MOKOM Group Taking A ‘Quantum’ Leap Through Transit Advertising

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MOKOM Group Taking A 'Quantum' Leap Into Commuters Through Transit Advertising
Image source: Imperial Toyota

Ordinary South Africans use taxis as a mode of transport daily to run errands. Almost 70% of working-class citizens use minibus taxis, also known as ‘Quantums’, to get to work and back.

These automobiles are also home to many of our South African household brands. It is believed to be a powerful brand carrier as it holds the highest brand recall when fully wrapped in a vinyl that provides 100% brand exclusivity.

We live in a very challenging economy that has birthed a staggeringly high unemployment rate, which has increased over the months following the VAT increase under a year ago. And recently, the country has plunged in and out of technical recession mode. This has resulted in a reduction on consumer spend more specifically from a township market perspective.

Triggering an emotional buying habit

The township market is believed to have higher consumer spend. Pulling a notable worthy economic investment of R100 billion, the MEC for economic development, agriculture and rural development Lebogang Maile bears testimony to this. If brands can position themselves around triggering an emotional buying habit, rather than pushing products down the customer’s throat, then they’ll benefit immensely from this local economic giant.

To remain relevant in advertising, more specifically in the Out-of-Home ads (transit ads), brands need to stop viewing the market as a place where demand and supply factors meet. The omnibus of campaigns with less brand experience and more ‘selling, selling, selling’ is, in fact, straining many of the company’s ad spend and, in some instances, the company’s bottom line.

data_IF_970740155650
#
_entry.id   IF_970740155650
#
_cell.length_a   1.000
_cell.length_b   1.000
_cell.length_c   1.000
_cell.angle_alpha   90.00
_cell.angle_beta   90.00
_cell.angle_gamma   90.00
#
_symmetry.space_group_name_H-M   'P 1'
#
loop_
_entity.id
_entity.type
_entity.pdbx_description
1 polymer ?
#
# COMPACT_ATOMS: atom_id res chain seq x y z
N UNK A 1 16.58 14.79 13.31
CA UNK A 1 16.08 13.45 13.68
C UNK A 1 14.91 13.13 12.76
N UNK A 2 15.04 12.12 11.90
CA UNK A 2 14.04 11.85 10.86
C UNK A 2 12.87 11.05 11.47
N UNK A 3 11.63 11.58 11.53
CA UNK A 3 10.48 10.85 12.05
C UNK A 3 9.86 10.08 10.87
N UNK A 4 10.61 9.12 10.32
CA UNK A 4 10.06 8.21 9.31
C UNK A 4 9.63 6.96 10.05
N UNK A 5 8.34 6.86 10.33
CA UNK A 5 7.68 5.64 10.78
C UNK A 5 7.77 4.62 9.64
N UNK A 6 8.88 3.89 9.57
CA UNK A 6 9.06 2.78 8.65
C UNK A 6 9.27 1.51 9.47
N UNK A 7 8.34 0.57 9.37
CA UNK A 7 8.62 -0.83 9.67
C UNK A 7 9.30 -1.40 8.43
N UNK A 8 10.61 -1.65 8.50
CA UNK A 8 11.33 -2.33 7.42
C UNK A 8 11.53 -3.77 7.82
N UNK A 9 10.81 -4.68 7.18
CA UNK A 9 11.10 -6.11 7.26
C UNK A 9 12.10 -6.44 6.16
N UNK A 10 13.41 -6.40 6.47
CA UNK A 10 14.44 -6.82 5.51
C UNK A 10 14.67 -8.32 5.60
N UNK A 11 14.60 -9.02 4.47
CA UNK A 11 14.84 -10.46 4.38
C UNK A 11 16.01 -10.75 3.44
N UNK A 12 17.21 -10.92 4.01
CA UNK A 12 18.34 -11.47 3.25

The taxi branding trend has reduced significantly over the years with the advancement of technology. Billboards and many other mass reach formats seek a high level of creative design and an effective call to action.

Improvement needed

Over time, with the affordability of smartphones and growth of social media, people are constantly glued to their device’s screens, making it slightly difficult to grab their attention with ads that shout ‘Purchase’ all the time. But how are we going to make money, you might ask. Well, it is said that: people don’t care how much you know until they know how much you care. Gone are the days where brands would continuously use the same strategy for many years in different market segments.

The need to understand factors such as customer behavioural habits, emotional attachment towards product offerings, cultural differences, market trends and all these other factors is increasingly becoming imperative. This speaks to how campaigns should be modelled, the type of messaging involved and the process used to drive customers offline to online. The strategy used for minibus advertising is obsolete and needs to be improved.

A few of the required improvements:

1. Added-on experiences to campaigns
Fewer Minibus taxis are fitted with a mobile Wi-Fi hotspot and this is where brands can come on board to fill up the need. Use this platform to engage heavily with consumers, from data generation to newer product offerings.

2. Loyalty rewards
Who said loyalty rewards are restricted to shoppers? Commuters can be rewarded according to the loyalty they possess towards a certain product brand or how often they use a branded transport mode (factors such as climate issues encourage people to use taxis more often).

3. Competitions
Nothing beats the good old competitions. Brands need to craft competitions that evoke excitement, something around what the customer would really like to have. e.g. redeemable points for hampers etc. or something that sparks a conversation around the brand.

4. Reward drivers for good driving
Taxi drivers can be rewarded for good driving. This minimises risks such as brand reputation being tarnished by recklessness and irresponsibility by the brand ambassador.

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